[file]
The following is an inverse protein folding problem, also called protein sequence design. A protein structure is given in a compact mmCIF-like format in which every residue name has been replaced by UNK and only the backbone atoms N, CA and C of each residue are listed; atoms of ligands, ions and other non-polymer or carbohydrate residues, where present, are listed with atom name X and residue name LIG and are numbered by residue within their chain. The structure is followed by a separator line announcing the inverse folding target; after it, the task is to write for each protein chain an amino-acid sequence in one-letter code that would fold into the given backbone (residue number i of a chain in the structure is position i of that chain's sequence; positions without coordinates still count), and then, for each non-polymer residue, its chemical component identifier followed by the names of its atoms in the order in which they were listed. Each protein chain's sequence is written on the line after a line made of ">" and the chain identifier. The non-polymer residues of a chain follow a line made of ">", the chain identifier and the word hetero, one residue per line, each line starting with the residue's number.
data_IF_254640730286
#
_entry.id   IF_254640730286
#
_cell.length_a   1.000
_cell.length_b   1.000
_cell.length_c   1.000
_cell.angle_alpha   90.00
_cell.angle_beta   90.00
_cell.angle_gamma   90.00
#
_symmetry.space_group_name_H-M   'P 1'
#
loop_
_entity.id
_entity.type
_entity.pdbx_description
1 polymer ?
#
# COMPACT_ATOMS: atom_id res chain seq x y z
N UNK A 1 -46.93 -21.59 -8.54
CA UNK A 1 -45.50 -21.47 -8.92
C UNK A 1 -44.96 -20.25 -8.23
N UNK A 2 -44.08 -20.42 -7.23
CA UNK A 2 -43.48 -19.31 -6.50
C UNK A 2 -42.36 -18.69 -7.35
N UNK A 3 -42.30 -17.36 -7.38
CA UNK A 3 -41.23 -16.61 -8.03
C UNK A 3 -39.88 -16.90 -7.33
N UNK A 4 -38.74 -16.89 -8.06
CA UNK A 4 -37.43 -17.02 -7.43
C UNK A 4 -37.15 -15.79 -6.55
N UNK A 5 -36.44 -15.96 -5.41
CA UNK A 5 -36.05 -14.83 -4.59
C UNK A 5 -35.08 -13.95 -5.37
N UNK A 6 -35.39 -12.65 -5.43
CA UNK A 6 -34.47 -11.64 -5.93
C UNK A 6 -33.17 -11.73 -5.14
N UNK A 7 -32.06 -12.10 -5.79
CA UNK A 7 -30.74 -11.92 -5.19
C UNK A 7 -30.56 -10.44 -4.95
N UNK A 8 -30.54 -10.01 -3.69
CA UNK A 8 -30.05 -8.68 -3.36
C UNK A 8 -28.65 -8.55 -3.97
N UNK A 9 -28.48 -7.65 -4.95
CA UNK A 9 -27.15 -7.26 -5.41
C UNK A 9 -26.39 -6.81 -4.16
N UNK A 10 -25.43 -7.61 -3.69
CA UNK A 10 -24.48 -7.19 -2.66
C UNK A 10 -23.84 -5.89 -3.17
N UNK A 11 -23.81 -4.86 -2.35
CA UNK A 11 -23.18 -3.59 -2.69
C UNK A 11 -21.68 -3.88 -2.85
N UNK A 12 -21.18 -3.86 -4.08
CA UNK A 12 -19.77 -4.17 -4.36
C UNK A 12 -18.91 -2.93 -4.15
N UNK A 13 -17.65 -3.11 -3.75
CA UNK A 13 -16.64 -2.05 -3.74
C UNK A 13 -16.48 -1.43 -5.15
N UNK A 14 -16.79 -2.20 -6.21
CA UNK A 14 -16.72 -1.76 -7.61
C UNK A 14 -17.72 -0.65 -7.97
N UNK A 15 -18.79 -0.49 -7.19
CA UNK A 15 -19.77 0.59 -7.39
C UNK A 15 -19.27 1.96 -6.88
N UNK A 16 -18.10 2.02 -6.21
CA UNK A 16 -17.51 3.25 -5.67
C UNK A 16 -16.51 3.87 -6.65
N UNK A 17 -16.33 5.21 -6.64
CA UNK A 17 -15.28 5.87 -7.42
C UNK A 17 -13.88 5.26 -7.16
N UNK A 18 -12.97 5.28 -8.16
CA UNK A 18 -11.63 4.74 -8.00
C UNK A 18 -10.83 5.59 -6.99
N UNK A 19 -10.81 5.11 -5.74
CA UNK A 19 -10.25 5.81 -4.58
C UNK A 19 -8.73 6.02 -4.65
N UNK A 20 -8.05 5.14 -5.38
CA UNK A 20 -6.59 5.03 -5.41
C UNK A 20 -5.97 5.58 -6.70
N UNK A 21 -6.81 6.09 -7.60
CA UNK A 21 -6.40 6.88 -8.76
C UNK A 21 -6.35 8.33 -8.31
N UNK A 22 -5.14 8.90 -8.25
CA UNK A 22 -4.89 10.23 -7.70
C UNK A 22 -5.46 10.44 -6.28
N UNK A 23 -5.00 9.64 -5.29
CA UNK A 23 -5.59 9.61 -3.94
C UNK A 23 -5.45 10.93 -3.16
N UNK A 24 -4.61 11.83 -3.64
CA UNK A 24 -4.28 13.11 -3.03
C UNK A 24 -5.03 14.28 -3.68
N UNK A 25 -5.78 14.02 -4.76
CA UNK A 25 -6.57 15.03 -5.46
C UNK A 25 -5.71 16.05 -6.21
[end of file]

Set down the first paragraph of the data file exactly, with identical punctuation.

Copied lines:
The following is an inverse protein folding problem, also called protein sequence design. A protein structure is given in a compact mmCIF-like format in which every residue name has been replaced by UNK and only the backbone atoms N, CA and C of each residue are listed; atoms of ligands, ions and other non-polymer or carbohydrate residues, where present, are listed with atom name X and residue name LIG and are numbered by residue within their chain. The structure is followed by a separator line announcing the inverse folding target; after it, the task is to write for each protein chain an amino-acid sequence in one-letter code that would fold into the given backbone (residue number i of a chain in the structure is position i of that chain's sequence; positions without coordinates still count), and then, for each non-polymer residue, its chemical component identifier followed by the names of its atoms in the order in which they were listed. Each protein chain's sequence is written on the line after a line made of ">" and the chain identifier. The non-polymer residues of a chain follow a line made of ">", the chain identifier and the word hetero, one residue per line, each line starting with the residue's number.